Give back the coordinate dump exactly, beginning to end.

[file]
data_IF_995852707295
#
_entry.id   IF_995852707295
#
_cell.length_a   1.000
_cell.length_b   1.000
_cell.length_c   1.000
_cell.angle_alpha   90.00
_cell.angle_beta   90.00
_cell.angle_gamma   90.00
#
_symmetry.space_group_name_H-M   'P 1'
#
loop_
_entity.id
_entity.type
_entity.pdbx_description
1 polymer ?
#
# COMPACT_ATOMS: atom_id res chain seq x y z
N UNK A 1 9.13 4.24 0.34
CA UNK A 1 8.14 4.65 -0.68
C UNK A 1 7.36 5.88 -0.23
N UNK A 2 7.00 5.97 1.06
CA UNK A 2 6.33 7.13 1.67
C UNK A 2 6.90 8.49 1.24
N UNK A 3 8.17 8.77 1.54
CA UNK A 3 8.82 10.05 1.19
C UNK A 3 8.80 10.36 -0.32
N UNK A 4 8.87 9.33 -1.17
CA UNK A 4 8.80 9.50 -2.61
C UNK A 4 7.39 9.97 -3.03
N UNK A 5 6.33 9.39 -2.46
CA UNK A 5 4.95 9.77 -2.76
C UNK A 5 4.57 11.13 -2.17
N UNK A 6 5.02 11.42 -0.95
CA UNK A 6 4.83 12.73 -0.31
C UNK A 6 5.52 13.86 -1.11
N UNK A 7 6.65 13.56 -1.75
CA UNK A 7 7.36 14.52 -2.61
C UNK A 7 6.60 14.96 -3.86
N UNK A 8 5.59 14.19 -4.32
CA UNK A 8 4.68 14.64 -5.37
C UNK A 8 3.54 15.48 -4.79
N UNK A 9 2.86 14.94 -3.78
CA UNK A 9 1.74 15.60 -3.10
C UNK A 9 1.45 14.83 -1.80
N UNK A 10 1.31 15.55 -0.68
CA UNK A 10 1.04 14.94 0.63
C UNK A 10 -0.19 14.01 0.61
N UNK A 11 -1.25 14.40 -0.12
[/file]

data_IF_995852707295
#
_entry.id   IF_995852707295
#
_cell.length_a   1.000
_cell.length_b   1.000
_cell.length_c   1.000
_cell.angle_alpha   90.00
_cell.angle_beta   90.00
_cell.angle_gamma   90.00
#
_symmetry.space_group_name_H-M   'P 1'
#
loop_
_entity.id
_entity.type
_entity.pdbx_description
1 polymer ?
#
# COMPACT_ATOMS: atom_id res chain seq x y z
N UNK A 1 9.13 4.24 0.34
CA UNK A 1 8.14 4.65 -0.68
C UNK A 1 7.36 5.88 -0.23
N UNK A 2 7.00 5.97 1.06
CA UNK A 2 6.33 7.13 1.67
C UNK A 2 6.90 8.49 1.24
N UNK A 3 8.17 8.77 1.54
CA UNK A 3 8.82 10.05 1.19
C UNK A 3 8.80 10.36 -0.32
N UNK A 4 8.87 9.33 -1.17
CA UNK A 4 8.80 9.50 -2.61
C UNK A 4 7.39 9.97 -3.03
N UNK A 5 6.33 9.39 -2.46
CA UNK A 5 4.95 9.77 -2.76
C UNK A 5 4.57 11.13 -2.17
N UNK A 6 5.02 11.42 -0.95
CA UNK A 6 4.83 12.73 -0.31
C UNK A 6 5.52 13.86 -1.11
N UNK A 7 6.65 13.56 -1.75
CA UNK A 7 7.36 14.52 -2.61
C UNK A 7 6.60 14.96 -3.86
N UNK A 8 5.59 14.19 -4.32
CA UNK A 8 4.68 14.64 -5.37
C UNK A 8 3.54 15.48 -4.79
N UNK A 9 2.86 14.94 -3.78
CA UNK A 9 1.74 15.60 -3.10
C UNK A 9 1.45 14.83 -1.80
N UNK A 10 1.31 15.55 -0.68
CA UNK A 10 1.04 14.94 0.63
C UNK A 10 -0.19 14.01 0.61
N UNK A 11 -1.25 14.40 -0.12